When he was done teaching Kinsey students, he would drive to the old high school building, which was downtown in those years. Jumping to an older group of students required a bit of a mental shift, but the drive there lent itself to that.
At the old high school building, he had his own classroom. It was in the basement of the building, and it had two west-facing windows, and a deep sink that only ran cold water. He also had proper equipment for pottery.
What he enjoyed about teaching art was that it wasn’t a book-based class. It was an informal setting where students could approach the lessons in their own ways and still be right.
“You work with kids with such a wide range of talent,” De Hoogh said. “Some kids say, ‘I can’t draw a straight line.’ Well, that’s good because straight lines are dull and uninteresting and lack personality and character. Something with a little character is a lot better.”
‘Kids are kids’
During his time teaching, he still was active in the Navy. By the time of the Gulf War, he was a chief petty officer. In January 1991, he briefly had to leave the classroom to go through additional training and courses.
In his many years of teaching, there have been big changes in classrooms, mostly in terms of technology. When he started, there wasn’t much for electronics, and there were chalkboards instead of white boards. But the kids haven’t changed.
“People sometimes ask me if kids are different now than they used to be back in the day. Basically not,” De Hoogh said. “Kids are kids are kids are kids, thankfully. They have some different interests and different opportunities. They have different learning tools and techniques than we had earlier.”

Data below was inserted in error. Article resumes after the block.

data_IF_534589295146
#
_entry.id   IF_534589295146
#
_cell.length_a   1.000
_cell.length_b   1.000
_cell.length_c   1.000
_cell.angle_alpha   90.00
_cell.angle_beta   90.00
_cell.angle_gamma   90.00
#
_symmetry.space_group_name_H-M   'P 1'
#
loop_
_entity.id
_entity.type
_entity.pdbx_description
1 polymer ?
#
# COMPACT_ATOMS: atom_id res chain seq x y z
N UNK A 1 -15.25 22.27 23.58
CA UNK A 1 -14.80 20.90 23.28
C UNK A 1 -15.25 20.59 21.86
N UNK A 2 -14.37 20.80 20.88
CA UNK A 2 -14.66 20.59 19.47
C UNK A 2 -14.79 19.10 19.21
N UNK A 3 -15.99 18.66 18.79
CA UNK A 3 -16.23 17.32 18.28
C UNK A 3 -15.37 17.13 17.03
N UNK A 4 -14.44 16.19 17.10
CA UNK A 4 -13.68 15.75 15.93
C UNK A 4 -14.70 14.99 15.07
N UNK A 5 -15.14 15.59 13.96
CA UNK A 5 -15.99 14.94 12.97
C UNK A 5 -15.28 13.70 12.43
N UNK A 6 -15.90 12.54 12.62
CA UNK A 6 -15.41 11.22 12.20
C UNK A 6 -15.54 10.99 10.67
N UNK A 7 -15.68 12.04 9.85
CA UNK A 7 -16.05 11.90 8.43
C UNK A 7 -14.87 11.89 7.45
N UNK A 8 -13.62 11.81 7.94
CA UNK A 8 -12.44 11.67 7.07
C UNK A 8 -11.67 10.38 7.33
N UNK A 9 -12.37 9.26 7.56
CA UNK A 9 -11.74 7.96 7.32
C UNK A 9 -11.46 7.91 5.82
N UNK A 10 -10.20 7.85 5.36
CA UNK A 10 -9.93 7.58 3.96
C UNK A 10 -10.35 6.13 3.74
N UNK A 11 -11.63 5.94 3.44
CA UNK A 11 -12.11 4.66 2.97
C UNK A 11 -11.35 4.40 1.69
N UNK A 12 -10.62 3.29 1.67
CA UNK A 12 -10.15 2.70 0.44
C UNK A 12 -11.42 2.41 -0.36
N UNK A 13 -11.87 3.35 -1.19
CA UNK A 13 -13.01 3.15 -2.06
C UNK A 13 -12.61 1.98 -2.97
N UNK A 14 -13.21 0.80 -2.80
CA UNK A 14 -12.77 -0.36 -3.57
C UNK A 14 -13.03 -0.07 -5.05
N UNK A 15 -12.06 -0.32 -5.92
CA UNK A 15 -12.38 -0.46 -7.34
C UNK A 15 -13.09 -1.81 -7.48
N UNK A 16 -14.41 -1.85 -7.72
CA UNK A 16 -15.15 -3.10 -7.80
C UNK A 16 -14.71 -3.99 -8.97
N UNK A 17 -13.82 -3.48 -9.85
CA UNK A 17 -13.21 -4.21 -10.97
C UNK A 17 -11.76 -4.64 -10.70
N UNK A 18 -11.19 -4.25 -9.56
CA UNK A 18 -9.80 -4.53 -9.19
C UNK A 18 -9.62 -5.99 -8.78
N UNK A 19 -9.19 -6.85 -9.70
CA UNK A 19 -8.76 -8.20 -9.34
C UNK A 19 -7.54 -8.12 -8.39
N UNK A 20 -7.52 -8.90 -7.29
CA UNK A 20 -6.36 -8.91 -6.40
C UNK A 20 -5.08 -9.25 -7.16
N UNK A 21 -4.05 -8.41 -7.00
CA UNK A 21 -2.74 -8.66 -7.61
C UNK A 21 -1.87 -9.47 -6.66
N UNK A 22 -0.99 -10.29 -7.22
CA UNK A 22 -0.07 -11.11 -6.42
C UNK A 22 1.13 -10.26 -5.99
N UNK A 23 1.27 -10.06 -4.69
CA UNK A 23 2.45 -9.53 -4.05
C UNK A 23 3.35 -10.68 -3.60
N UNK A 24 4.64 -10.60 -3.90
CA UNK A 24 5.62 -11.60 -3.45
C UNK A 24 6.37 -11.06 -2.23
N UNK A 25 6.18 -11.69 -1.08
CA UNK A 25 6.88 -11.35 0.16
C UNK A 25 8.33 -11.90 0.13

And kids still have the same basic needs, namely, healthy communication and positive relationships.
“Kids still need attention, they still need relationships,” De Hoogh said. “They need to feel accepted. Something I’ve tried to do over the years is look for the quiet kids in class and try to get them involved, just to get them to open up a bit more. Pay some attention to them.”
He’s strived to be positive influence with students and encourage them.
De Hoogh retired from full-time teaching in 2001, having spent 33 years as the art teacher for Sioux Center’s high school and middle school.
But it’s hard to take a teacher out of the classroom, and he almost immediately got back in the school as a substitute teacher when his replacement, Heather Struve, had her baby.
And he’s kept up substitute teaching regularly since then. It’s the students that keep him coming back every year, and he knows it helps out the school.
“I enjoy being there,” he said. “I enjoy the kids. I think we have an upstanding school system. We have the greatest kids on the planet, we have excellent, outstanding administration and school board. All of that in an outstanding community.”
De Hoogh has been substitute teaching beyond art, of course. He’s found himself in Spanish classes, in ag classes and much more, but he’s never felt intimidated by the different subjects. In fact, he finds himself learning a bit, too.
De Hoogh has no plan to totally retire from educating yet. He’ll continue to be in the classroom “as long as I’m able to and able to do so effectively and make a difference.”
It’s been an experience he’s grateful for.
“I am very blessed,” he said. “Really, seriously, very blessed to be able to do this.”